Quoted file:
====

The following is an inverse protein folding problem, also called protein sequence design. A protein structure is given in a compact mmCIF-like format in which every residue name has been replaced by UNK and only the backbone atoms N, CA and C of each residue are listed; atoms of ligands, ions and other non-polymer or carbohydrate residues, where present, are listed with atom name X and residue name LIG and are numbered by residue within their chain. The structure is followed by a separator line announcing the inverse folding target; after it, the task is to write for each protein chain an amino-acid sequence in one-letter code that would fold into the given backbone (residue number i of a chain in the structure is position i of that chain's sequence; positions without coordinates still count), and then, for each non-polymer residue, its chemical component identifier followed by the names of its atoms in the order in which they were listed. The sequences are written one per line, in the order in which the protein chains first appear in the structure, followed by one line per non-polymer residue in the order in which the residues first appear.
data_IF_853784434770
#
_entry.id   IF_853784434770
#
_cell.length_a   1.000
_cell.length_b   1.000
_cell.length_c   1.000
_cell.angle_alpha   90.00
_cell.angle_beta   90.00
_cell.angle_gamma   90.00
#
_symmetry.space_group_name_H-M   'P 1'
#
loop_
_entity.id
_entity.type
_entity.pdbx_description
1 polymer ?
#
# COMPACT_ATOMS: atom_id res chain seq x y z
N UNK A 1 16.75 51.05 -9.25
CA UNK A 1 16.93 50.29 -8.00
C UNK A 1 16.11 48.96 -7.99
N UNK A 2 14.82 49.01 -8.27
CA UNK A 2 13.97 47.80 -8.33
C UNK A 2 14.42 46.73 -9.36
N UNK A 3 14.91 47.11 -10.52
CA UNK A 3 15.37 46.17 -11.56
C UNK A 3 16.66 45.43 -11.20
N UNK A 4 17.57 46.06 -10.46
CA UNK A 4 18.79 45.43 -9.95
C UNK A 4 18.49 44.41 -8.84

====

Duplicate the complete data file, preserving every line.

The following is an inverse protein folding problem, also called protein sequence design. A protein structure is given in a compact mmCIF-like format in which every residue name has been replaced by UNK and only the backbone atoms N, CA and C of each residue are listed; atoms of ligands, ions and other non-polymer or carbohydrate residues, where present, are listed with atom name X and residue name LIG and are numbered by residue within their chain. The structure is followed by a separator line announcing the inverse folding target; after it, the task is to write for each protein chain an amino-acid sequence in one-letter code that would fold into the given backbone (residue number i of a chain in the structure is position i of that chain's sequence; positions without coordinates still count), and then, for each non-polymer residue, its chemical component identifier followed by the names of its atoms in the order in which they were listed. The sequences are written one per line, in the order in which the protein chains first appear in the structure, followed by one line per non-polymer residue in the order in which the residues first appear.
data_IF_853784434770
#
_entry.id   IF_853784434770
#
_cell.length_a   1.000
_cell.length_b   1.000
_cell.length_c   1.000
_cell.angle_alpha   90.00
_cell.angle_beta   90.00
_cell.angle_gamma   90.00
#
_symmetry.space_group_name_H-M   'P 1'
#
loop_
_entity.id
_entity.type
_entity.pdbx_description
1 polymer ?
#
# COMPACT_ATOMS: atom_id res chain seq x y z
N UNK A 1 16.75 51.05 -9.25
CA UNK A 1 16.93 50.29 -8.00
C UNK A 1 16.11 48.96 -7.99
N UNK A 2 14.82 49.01 -8.27
CA UNK A 2 13.97 47.80 -8.33
C UNK A 2 14.42 46.73 -9.36
N UNK A 3 14.91 47.11 -10.52
CA UNK A 3 15.37 46.17 -11.56
C UNK A 3 16.66 45.43 -11.20
N UNK A 4 17.57 46.06 -10.46
CA UNK A 4 18.79 45.43 -9.95
C UNK A 4 18.49 44.41 -8.84